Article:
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Sanjana Hattotuwa from the ICT4Peace Foundation was invited to deliver a brown-bag presentation at the OpenGov Hub in Washington DC in late April. His presentation was on Big Data and Social Media for Crisis Management.

The presentation was anchored to a rights and activist perspective, and looked at how big data was shaping humanitarian and indeed, peacekeeping and peacebuilding responses even if governments and other large institutions were apathetic or directly opposed to the free flow of information in public domains. Connecting activist marches in Sri Lanka with the Boston Marathon bombings, the presentation looked at how open data was changing how citizens interacted with (local) government in cities, how what is now called a data exhaust can provide cartographically accurate representations of big cities merely by plotting updates generated from mobile app based location services, and how even a mood of a community can be determined by semantic analysis of their public updates.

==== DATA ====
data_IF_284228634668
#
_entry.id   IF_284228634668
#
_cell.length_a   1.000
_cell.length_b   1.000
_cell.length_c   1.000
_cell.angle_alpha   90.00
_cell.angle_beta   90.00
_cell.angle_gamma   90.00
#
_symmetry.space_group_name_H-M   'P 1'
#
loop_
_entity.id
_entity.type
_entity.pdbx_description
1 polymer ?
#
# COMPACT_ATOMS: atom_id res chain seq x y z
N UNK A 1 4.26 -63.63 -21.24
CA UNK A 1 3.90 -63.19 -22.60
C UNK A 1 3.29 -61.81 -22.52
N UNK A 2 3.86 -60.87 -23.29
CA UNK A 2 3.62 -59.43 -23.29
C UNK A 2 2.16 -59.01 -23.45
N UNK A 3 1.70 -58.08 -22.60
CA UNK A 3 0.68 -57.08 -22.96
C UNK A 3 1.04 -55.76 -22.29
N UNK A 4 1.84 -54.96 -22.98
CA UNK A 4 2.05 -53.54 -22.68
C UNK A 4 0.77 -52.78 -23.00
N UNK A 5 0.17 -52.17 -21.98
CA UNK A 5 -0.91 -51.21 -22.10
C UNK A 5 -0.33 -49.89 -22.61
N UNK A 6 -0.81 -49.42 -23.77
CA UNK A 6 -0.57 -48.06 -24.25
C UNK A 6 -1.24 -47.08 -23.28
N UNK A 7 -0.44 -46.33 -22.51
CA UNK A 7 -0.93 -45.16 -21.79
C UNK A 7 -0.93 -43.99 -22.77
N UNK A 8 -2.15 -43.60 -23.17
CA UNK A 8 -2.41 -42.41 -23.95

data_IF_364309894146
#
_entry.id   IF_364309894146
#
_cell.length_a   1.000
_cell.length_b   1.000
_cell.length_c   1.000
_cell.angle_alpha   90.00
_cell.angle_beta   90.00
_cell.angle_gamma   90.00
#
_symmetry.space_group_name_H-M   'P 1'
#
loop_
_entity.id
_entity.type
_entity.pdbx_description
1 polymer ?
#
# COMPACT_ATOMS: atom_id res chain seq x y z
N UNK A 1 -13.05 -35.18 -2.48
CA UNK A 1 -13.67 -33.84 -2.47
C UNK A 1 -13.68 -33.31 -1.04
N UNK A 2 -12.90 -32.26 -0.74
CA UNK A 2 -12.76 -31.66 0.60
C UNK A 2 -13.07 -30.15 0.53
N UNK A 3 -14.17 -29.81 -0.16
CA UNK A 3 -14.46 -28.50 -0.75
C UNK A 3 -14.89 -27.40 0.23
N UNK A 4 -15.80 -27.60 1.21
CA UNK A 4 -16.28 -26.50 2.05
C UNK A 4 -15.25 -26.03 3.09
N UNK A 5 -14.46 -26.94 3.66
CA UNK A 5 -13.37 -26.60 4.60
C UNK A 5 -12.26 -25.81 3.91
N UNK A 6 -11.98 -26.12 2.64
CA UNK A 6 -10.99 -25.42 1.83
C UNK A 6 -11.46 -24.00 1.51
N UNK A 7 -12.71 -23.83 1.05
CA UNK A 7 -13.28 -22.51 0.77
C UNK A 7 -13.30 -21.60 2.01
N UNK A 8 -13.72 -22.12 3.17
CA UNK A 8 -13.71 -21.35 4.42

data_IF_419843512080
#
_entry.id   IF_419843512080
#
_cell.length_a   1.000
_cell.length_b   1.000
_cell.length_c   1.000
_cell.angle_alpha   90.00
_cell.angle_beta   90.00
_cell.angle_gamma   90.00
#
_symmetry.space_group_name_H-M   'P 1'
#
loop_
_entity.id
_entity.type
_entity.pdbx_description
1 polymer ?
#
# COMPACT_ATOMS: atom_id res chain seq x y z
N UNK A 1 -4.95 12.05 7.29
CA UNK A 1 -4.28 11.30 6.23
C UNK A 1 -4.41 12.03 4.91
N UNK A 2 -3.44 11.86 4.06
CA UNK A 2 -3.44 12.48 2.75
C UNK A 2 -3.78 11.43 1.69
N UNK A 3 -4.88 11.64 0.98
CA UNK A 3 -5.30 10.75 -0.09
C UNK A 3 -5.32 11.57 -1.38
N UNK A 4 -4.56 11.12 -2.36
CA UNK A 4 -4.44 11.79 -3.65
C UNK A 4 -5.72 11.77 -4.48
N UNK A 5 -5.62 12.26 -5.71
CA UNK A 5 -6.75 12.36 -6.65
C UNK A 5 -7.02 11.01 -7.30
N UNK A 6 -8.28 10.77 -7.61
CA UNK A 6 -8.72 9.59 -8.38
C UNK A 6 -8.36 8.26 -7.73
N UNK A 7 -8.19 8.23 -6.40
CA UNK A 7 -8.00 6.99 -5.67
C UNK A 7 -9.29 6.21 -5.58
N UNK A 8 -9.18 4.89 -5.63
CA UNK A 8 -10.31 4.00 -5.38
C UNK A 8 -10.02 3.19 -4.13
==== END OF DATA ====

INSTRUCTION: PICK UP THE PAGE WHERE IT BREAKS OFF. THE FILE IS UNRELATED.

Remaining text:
Given Sanjana's media experience and interest, he then linked this explosion in the availability of data to models of journalism, problematising the increasing use and access to big data with resulting challenges of verification and veracity. He also looked at how new cartographies were changing the way citizens saw themselves in, engaged with, and produced information around their communities, geo-locations and socio-economic realities.

Given Sanjana's experience as an activist, he also flagged a number of rights based concerns over big data, especially over the data retention policies and practices which in repressive regimes could be used to harm and hurt individuals, institutions, communities or other identity groups. Sanjana also spoke about the ethics around big data generation, retention and use.

Flagging the as yet embryonic and hotly contested life-logging movements (and their constituent apps, platforms and devices) Sanjana ended the presentation by looking into the future and how as individuals or larger communities, big data could be embraced more fully and critically to shape our future.

A rich discussion followed for far longer than the schedule time for the event, and touched on aspects of the digital divide, privacy, access to technology, mapping and its uses at the grassroots, the use of ICTs in governance, the promotion of a rights based perspective more broadly, including at the UN and a sharing of ideas, experiences and lessons learnt.

The Foundation is deeply grateful to Christina Crawley and her team at OpenGov Hub for the opportunity to share our experience and ideas.

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Screenshot from a slide used in presentation